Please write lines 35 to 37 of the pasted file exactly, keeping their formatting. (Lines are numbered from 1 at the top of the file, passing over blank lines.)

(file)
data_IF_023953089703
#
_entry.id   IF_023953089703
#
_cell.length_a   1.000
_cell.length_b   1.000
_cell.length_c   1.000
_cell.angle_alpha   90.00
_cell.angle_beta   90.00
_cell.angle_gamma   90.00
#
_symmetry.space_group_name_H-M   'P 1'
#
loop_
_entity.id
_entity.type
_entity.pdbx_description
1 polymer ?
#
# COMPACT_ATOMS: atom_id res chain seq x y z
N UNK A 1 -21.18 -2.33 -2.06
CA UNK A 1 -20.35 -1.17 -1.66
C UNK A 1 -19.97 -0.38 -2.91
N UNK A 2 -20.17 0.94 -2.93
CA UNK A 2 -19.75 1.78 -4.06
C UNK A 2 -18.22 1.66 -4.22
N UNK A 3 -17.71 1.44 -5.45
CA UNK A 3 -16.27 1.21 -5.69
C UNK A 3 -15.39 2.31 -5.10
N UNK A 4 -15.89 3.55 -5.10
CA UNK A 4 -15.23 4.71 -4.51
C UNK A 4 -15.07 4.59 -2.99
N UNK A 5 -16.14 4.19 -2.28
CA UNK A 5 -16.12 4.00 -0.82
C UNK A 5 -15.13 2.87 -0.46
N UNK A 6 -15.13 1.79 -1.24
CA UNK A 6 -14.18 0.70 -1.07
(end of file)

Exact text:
C UNK A 5 -15.13 2.87 -0.46
N UNK A 6 -15.13 1.79 -1.24
CA UNK A 6 -14.18 0.70 -1.07